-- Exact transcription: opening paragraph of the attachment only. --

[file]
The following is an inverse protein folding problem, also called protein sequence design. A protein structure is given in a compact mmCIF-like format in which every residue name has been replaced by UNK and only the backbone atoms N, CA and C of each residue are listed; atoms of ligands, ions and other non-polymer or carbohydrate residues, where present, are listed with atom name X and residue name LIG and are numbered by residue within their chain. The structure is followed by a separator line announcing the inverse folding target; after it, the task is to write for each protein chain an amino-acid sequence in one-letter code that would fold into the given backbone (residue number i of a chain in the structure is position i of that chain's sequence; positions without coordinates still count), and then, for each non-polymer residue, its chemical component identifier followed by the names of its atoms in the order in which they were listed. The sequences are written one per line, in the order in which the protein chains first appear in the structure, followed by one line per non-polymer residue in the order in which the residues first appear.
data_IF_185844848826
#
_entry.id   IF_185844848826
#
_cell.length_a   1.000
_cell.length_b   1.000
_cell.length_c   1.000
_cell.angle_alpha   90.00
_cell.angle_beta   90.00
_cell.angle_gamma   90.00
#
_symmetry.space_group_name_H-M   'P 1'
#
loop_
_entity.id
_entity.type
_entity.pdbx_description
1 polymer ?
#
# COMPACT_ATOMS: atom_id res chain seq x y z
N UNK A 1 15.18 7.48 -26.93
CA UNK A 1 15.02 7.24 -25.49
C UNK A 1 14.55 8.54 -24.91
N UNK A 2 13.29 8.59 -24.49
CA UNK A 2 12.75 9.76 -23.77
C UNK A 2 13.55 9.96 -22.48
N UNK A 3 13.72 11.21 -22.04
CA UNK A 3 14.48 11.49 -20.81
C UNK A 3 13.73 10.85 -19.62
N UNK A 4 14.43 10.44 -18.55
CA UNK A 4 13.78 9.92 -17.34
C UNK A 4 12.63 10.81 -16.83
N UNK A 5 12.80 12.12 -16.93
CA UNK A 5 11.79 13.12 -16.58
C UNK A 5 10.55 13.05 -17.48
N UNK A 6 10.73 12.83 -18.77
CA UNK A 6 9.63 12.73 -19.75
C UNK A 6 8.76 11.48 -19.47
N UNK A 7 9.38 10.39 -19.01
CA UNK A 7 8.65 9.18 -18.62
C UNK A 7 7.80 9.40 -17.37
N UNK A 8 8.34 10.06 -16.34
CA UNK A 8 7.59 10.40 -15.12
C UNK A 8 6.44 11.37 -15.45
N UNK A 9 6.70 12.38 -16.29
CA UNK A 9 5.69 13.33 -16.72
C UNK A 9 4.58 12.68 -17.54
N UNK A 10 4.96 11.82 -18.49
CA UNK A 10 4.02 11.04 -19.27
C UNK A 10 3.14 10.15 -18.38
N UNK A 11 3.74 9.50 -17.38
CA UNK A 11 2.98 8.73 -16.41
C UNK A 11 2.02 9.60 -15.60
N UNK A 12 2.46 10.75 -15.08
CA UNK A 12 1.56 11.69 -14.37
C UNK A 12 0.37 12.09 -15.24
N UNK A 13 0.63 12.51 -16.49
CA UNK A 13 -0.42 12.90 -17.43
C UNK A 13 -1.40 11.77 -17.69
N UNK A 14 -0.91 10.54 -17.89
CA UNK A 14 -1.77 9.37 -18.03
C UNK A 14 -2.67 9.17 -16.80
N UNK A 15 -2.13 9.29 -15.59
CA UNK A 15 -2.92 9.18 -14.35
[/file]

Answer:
The following is an inverse protein folding problem, also called protein sequence design. A protein structure is given in a compact mmCIF-like format in which every residue name has been replaced by UNK and only the backbone atoms N, CA and C of each residue are listed; atoms of ligands, ions and other non-polymer or carbohydrate residues, where present, are listed with atom name X and residue name LIG and are numbered by residue within their chain. The structure is followed by a separator line announcing the inverse folding target; after it, the task is to write for each protein chain an amino-acid sequence in one-letter code that would fold into the given backbone (residue number i of a chain in the structure is position i of that chain's sequence; positions without coordinates still count), and then, for each non-polymer residue, its chemical component identifier followed by the names of its atoms in the order in which they were listed. The sequences are written one per line, in the order in which the protein chains first appear in the structure, followed by one line per non-polymer residue in the order in which the residues first appear.